At the startup I work at, we do Donuts once every two weeks.
On Donut weeks, the Donut bot pairs people up randomly. It’s up to the duo to meet up over lunch, coffee, or whatever setting they want. Donuts are great for getting to know people in other departments on a personal basis.
That week, the Donut bot paired me with a senior colleague, Susan (not her real name). Susan and I get along fine. However, we don’t work closely with each other or know each other well.
We decided to meet up at about 5pm, which was the time work normally starts to wind down. We went to a coffee shop that was not far from our office. She ordered a Coconut juice while I had local coffee with milk. We sipped our drinks outside the coffee shop, by the main road, enjoying the cool and breezy evening air.
Somehow, we wound up opening up about our struggles with depression.
Susan said she fell into a deep depression after she broke up with her partner of about nine years.
But she actually started feeling depressed years ago. Over time, her depression continued to build, until the break up happened and everything fell apart.
“I ran a business for about six years and then it failed. But I didn’t give myself time to grieve for my business. I started another one soon afterwards. I continued working, not realising that my mental health wasn’t sound. My second business also did not work out in the end”, she said.
She sipped her Coconut juice and continued, “For all that I have been through, I am glad that I’ve made it this far in life. I’ve known many founders who got burnt out, or worse, killed themselves. Like the girl I hired to take over my first business. The stress of running a business was too much for her. One day, she contacted me and asked for help. I didn’t know she was burnt out at that point, so I did not meet with her right away. She then threw herself off a tall building.”
I was shocked. I have never known anyone who killed themselves, and I hope this never happens to people I care about.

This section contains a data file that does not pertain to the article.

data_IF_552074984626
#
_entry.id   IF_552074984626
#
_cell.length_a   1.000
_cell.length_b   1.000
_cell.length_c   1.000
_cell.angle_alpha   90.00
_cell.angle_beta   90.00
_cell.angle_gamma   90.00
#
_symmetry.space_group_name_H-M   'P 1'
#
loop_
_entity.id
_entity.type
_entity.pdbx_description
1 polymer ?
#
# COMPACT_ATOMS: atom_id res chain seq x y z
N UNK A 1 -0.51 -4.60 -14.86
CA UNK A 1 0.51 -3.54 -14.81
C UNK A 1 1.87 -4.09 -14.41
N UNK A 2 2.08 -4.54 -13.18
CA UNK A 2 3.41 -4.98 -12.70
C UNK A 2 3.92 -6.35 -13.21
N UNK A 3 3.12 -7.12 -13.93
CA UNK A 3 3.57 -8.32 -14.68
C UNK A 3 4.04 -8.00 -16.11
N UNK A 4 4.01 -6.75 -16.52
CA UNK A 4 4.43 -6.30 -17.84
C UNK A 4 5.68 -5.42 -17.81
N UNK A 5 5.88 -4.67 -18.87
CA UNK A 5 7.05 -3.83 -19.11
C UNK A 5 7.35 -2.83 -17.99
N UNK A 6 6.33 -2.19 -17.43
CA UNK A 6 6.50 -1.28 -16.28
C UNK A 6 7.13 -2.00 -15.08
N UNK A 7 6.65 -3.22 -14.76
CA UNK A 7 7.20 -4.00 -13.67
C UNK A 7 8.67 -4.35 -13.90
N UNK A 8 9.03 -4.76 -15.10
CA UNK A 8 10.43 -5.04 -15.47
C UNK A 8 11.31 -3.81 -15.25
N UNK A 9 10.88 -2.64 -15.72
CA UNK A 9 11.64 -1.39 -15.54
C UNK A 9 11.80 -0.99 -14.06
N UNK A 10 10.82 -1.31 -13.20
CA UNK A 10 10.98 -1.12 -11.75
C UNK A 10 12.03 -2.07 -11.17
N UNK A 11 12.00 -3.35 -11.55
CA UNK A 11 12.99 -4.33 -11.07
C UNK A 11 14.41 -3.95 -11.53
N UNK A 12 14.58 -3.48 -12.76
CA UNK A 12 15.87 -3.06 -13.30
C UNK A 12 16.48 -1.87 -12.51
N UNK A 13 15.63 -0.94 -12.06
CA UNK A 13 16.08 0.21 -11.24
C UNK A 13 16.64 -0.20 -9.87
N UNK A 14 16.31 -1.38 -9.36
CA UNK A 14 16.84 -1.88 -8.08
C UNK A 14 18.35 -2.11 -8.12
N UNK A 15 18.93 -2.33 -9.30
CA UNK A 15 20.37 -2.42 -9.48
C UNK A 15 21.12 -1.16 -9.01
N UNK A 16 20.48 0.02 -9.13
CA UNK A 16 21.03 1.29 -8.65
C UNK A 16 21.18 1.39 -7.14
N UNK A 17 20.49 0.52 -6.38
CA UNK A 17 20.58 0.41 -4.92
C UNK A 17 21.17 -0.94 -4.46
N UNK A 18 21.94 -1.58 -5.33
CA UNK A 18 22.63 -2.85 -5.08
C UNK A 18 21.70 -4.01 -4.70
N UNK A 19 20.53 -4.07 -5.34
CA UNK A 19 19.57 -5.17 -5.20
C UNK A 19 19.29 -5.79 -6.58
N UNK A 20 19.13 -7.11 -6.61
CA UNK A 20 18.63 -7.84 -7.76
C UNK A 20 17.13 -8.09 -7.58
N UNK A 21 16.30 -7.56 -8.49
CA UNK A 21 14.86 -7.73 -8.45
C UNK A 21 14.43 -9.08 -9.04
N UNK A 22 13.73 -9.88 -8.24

I told Susan about my depression story.
Specifically, about how my rough start to the working world contributed to my depression today. The bullying. The constant fear about screwing up and losing my job. The crippling feeling about never being good enough.
“Somehow, I went from one shitty job after another. After my previous job ended, I wanted to go into freelance writing. I had enough of working with companies.”
“Then I got a job offer from our startup and decided to join. I’ve been here for more than one year now, the longest I’ve ever been with a company. This startup is not perfect but it is definitely better than most of my previous jobs. People treat one another with respect and are generally supportive.”
“I’m glad I had the opportunity to work at this startup. There was a time when I thought I was cursed when it came to jobs, because I had so many bad working experiences.”
Susan looked at me. “You know what? I used to think that I was cursed when it came to jobs, too. After my two companies failed, I worked for others. I kept getting fired from one job after another. I thought there was something wrong with me.”
“Then one day, a friend helped me figure out the real problem. Unlike many of my peers, I did not begin my career by working for someone else’s company. Instead, I was the boss of two companies that I started. No wonder I had such a hard time working for others; I never knew what it was like to be an employee.”
“My friend helped me realise that I needed to learn how to manage my relationships with bosses and colleagues. There was no curse. I just had a skill gap.”
What a revelation that was for me.
I had been using the “cursed” label on myself for some time. I knew it was such a strong, harsh, and unfair word to use. Yet, I internalised it, allowing this label to poison my self-esteem.
Susan told me, “I suggest you speak to a trusted friend who can help you work things out. Maybe, like me, you need to plug a skills gap. Or perhaps a change of environment. A friend of mine used to work at Lucas Films, doing animation for famous movies. But he was miserable there. Then he moved to a small studio, where he got more creative freedom, and now he is happy.”
So much for me to think about. I thanked Susan for helping me realise that I was more empowered to change things for the better than I thought.
Our Donut time was over. I walked back to the office with her, feeling braver than before.